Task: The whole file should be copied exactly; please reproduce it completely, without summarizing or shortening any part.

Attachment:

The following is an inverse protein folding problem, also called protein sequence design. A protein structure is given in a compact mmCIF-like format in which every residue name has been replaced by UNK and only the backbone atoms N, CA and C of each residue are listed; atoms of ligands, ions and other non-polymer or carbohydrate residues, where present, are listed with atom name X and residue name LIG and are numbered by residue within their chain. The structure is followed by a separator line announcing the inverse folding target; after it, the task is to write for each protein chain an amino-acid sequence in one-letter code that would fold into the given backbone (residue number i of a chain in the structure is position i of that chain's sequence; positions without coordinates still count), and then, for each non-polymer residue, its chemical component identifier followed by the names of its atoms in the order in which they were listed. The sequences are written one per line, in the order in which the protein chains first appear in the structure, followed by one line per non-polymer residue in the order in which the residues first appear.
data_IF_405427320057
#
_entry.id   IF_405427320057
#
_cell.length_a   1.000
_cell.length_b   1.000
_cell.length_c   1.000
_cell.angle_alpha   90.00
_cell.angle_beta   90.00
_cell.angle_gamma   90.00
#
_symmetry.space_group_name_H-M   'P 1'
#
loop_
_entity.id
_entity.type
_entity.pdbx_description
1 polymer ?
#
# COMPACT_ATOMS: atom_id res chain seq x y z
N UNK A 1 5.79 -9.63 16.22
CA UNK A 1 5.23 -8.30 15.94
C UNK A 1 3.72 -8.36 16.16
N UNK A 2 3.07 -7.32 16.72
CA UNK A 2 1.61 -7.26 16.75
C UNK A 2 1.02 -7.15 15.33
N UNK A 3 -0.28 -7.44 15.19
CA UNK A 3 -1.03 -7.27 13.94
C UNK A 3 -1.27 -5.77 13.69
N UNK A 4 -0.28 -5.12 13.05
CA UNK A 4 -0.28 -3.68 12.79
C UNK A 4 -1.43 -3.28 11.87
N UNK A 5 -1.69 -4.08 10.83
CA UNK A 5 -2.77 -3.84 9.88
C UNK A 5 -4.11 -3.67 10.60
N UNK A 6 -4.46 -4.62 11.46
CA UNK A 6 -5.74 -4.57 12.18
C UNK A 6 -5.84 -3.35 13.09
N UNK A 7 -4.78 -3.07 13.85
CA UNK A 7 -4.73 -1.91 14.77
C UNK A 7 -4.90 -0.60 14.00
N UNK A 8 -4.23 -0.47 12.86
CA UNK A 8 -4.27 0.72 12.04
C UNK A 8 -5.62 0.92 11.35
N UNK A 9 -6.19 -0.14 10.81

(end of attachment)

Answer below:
The following is an inverse protein folding problem, also called protein sequence design. A protein structure is given in a compact mmCIF-like format in which every residue name has been replaced by UNK and only the backbone atoms N, CA and C of each residue are listed; atoms of ligands, ions and other non-polymer or carbohydrate residues, where present, are listed with atom name X and residue name LIG and are numbered by residue within their chain. The structure is followed by a separator line announcing the inverse folding target; after it, the task is to write for each protein chain an amino-acid sequence in one-letter code that would fold into the given backbone (residue number i of a chain in the structure is position i of that chain's sequence; positions without coordinates still count), and then, for each non-polymer residue, its chemical component identifier followed by the names of its atoms in the order in which they were listed. The sequences are written one per line, in the order in which the protein chains first appear in the structure, followed by one line per non-polymer residue in the order in which the residues first appear.
data_IF_405427320057
#
_entry.id   IF_405427320057
#
_cell.length_a   1.000
_cell.length_b   1.000
_cell.length_c   1.000
_cell.angle_alpha   90.00
_cell.angle_beta   90.00
_cell.angle_gamma   90.00
#
_symmetry.space_group_name_H-M   'P 1'
#
loop_
_entity.id
_entity.type
_entity.pdbx_description
1 polymer ?
#
# COMPACT_ATOMS: atom_id res chain seq x y z
N UNK A 1 5.79 -9.63 16.22
CA UNK A 1 5.23 -8.30 15.94
C UNK A 1 3.72 -8.36 16.16
N UNK A 2 3.07 -7.32 16.72
CA UNK A 2 1.61 -7.26 16.75
C UNK A 2 1.02 -7.15 15.33
N UNK A 3 -0.28 -7.44 15.19
CA UNK A 3 -1.03 -7.27 13.94
C UNK A 3 -1.27 -5.77 13.69
N UNK A 4 -0.28 -5.12 13.05
CA UNK A 4 -0.28 -3.68 12.79
C UNK A 4 -1.43 -3.28 11.87
N UNK A 5 -1.69 -4.08 10.83
CA UNK A 5 -2.77 -3.84 9.88
C UNK A 5 -4.11 -3.67 10.60
N UNK A 6 -4.46 -4.62 11.46
CA UNK A 6 -5.74 -4.57 12.18
C UNK A 6 -5.84 -3.35 13.09
N UNK A 7 -4.78 -3.07 13.85
CA UNK A 7 -4.73 -1.91 14.77
C UNK A 7 -4.90 -0.60 14.00
N UNK A 8 -4.23 -0.47 12.86
CA UNK A 8 -4.27 0.72 12.04
C UNK A 8 -5.62 0.92 11.35
N UNK A 9 -6.19 -0.14 10.81